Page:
So, some of you may have read my prior post featuring Lisa Scottoline’s column in the Philadelphia Inquirer, regarding her dog Ruby, who, amongst other things, wears diapers because she is incontinent. This is significant in that she has just written about her other dog Rosie, and she touches upon a subject that many of us face: older dogs and their ailments. And, more importantly, what we will do for them in their older age. I.E. what we will do for the love of our dogs, old and not so old. Next blog, I will reprint her article in its entirety. But today, I would like to talk about the realization that many of us face, as I did this week, that our pets are no longer puppies, and may even be considered “senior”.  My dog, who is almost 7, is middle aged, for her breed. That realization stunned me recently.  I brought her home from her breeder when my oldest daughter started high school. That daughter is now a junior in college, so… you do the math. She is no longer a puppy. Officially. Lisa Scottoline was talking about old dogs, and their ailments. But, the reality is that my dog was no longer young, and yet, not quite senior.

But, this particular article from my much beloved author turned out to be particularly relevant this particular day. I recently faced a health crisis with my dog, India. Better known as India the wonder dog. If I am being completely honest, my husband was the one who noticed that she “just wasn’t right”. She was a little off in terms of energy, excitement about food, excitement about jumping up onto the couch and then his lap for her nightly “massage ala dad”, and was ” a little slow walking in and out of the door to the porch”. So, he convinced me to take blood on her, and I did, and noticed, to my utter dismay, that she was hovering at a life threateningly low level of platelets that could have caused her to bleed at any real trauma to her little body. (As in her nightly wrestling session with my son.)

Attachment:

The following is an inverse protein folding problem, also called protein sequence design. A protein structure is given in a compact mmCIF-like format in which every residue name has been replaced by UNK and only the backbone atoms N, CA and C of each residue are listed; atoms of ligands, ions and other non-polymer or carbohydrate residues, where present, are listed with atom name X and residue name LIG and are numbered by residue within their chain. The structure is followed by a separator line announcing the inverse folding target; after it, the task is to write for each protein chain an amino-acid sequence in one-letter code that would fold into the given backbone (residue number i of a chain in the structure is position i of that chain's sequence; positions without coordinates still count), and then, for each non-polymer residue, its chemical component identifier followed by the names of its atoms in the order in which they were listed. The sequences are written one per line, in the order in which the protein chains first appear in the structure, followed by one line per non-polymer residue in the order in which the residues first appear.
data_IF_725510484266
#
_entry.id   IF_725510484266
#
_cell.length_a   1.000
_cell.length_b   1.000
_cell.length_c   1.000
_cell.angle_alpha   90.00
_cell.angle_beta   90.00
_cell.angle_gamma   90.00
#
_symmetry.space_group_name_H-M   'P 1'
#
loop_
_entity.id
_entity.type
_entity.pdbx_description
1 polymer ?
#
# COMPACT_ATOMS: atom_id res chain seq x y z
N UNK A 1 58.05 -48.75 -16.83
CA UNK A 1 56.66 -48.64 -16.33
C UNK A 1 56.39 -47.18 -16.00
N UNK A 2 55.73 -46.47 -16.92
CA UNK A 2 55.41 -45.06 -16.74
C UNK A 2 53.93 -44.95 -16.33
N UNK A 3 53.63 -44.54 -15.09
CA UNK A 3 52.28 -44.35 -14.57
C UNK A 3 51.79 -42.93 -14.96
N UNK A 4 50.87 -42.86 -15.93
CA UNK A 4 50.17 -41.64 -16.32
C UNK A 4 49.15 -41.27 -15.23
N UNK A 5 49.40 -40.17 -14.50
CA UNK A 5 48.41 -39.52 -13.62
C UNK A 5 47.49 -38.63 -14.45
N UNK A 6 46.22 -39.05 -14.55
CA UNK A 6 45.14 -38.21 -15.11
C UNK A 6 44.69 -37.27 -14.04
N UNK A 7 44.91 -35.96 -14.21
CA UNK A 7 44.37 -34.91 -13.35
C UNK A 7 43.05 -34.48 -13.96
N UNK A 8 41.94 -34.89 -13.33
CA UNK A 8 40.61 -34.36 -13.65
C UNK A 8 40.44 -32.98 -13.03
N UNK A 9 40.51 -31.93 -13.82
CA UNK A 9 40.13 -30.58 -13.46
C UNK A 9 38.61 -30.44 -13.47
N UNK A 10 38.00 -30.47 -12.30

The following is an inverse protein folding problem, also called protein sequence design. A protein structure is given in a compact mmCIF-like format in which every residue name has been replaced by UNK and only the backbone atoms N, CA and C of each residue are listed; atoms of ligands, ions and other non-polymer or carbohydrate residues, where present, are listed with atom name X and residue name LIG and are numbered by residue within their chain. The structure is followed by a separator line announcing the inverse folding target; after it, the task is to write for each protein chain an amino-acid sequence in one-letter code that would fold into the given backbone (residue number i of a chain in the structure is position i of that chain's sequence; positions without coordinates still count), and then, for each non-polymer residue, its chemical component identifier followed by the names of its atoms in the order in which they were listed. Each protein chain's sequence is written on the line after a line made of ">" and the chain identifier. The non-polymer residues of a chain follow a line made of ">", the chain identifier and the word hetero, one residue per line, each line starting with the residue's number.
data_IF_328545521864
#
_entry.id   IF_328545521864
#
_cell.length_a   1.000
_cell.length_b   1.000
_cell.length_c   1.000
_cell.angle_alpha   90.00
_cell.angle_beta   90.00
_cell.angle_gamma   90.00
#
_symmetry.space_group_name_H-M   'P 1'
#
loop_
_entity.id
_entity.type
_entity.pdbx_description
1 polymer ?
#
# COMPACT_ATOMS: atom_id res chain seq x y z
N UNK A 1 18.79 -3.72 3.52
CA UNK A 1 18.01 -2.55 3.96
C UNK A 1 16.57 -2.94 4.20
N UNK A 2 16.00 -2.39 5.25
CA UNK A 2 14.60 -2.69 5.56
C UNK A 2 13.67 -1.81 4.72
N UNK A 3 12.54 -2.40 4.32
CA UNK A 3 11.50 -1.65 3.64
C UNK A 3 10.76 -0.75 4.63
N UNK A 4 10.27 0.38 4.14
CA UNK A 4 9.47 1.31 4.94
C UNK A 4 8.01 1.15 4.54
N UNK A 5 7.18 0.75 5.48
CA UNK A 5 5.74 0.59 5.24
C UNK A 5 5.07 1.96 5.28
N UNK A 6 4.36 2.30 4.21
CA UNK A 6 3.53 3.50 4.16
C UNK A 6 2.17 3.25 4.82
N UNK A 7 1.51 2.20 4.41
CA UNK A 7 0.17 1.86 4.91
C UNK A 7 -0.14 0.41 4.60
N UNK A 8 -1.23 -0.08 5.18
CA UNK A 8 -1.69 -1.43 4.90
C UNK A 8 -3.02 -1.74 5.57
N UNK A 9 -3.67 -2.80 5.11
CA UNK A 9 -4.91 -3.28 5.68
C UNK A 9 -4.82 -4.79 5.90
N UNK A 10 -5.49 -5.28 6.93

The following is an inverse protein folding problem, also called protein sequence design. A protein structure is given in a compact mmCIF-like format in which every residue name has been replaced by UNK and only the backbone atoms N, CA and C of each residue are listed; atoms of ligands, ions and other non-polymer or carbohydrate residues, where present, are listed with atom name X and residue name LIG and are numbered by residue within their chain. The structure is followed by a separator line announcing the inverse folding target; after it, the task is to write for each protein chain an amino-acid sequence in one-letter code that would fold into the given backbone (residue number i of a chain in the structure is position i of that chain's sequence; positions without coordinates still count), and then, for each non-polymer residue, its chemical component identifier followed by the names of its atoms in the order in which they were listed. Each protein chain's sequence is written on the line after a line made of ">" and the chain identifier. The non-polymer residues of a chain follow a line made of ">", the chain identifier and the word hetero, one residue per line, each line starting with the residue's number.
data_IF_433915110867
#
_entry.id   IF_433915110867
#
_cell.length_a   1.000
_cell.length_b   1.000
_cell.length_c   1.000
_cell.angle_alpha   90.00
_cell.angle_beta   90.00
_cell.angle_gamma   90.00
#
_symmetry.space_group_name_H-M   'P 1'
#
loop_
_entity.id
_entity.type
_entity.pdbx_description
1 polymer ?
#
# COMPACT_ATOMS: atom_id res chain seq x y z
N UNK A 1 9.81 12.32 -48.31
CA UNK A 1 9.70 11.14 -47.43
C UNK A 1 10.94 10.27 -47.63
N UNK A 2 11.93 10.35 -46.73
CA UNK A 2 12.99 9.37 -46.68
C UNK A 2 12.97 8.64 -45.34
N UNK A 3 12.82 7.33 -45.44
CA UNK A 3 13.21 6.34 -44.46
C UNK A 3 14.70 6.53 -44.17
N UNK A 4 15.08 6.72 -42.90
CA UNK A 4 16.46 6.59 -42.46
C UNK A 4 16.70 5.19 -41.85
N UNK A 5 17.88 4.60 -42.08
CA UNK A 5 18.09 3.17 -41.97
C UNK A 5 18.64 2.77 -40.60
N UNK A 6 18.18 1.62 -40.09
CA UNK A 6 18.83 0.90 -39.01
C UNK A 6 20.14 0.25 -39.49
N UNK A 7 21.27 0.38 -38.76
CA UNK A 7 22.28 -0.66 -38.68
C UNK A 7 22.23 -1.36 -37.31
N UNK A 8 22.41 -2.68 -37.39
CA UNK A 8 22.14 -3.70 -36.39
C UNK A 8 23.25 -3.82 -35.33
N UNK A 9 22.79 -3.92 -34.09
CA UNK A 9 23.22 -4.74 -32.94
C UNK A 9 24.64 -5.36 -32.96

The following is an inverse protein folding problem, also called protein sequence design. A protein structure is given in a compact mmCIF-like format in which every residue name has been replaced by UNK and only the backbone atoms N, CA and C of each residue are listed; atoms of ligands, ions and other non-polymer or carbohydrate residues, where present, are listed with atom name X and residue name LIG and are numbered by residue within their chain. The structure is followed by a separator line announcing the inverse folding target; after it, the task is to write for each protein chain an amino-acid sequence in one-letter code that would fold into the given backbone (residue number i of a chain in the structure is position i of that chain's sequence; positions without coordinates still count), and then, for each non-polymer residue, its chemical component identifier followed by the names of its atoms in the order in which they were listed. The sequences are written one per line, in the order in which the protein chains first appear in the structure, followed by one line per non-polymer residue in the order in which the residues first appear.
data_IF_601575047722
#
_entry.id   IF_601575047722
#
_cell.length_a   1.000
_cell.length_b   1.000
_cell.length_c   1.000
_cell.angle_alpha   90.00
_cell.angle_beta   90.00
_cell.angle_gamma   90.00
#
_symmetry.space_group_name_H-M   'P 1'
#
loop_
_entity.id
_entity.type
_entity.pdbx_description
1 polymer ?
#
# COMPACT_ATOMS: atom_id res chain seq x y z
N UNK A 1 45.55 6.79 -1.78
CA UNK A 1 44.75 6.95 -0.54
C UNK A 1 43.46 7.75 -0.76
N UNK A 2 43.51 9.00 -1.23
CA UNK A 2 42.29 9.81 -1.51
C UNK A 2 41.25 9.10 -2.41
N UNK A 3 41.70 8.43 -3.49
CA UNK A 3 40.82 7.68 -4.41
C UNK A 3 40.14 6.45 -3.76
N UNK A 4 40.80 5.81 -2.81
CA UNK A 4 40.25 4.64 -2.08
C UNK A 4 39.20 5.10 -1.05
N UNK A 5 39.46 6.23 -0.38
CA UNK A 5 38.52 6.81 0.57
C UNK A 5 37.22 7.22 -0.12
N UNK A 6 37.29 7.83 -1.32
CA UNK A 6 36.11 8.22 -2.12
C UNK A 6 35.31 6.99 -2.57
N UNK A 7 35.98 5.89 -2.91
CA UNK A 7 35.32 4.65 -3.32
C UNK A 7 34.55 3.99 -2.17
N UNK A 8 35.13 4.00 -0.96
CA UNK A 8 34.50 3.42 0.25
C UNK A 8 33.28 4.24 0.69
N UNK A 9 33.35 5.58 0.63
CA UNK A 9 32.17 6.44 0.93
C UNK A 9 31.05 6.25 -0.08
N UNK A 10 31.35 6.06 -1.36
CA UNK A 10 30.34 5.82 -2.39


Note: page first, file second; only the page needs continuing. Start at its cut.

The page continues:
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So off we went to the specialty center conveniently close,  for further testing to confirm what I already knew. She was, yet again, suffering not just from immune mediated thrombocytopenia, but, in fact, from “veterinarian’s pet disease”. Which is to say that we simply don’t have good luck when it comes to our pets.  At least, I don’t. Nor do those of basically all my friends that are veterinarians and veterinary nurses.  But, the good news is that she is on the mend as we speak. Lots of liquid medication on order in flavors that should enthrall her for a full week, ..or more! Sadly, the compounding pharmacy did not make her medication in “dead rodent” flavor.  Still, we have cherry and chicken flavor on order.  Thus, I will not need to be wrestling with her to get her to take her lifesaving medication. I learned that the hard way the last time she contracted a life threatening disease (Rocky Mountain Spotted Fever), here on the East coast, nowhere near the Rocky Mountains, but a risk nonetheless.

So, what I am doing for love, is medicating my dog (no longer a puppy), twice a day, for several months, if not for life,  and poking her once a week, to get blood to monitor her disease. And, it sucks. But, what else would I do, for love, and for my puppy?!

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Dr. Dawn

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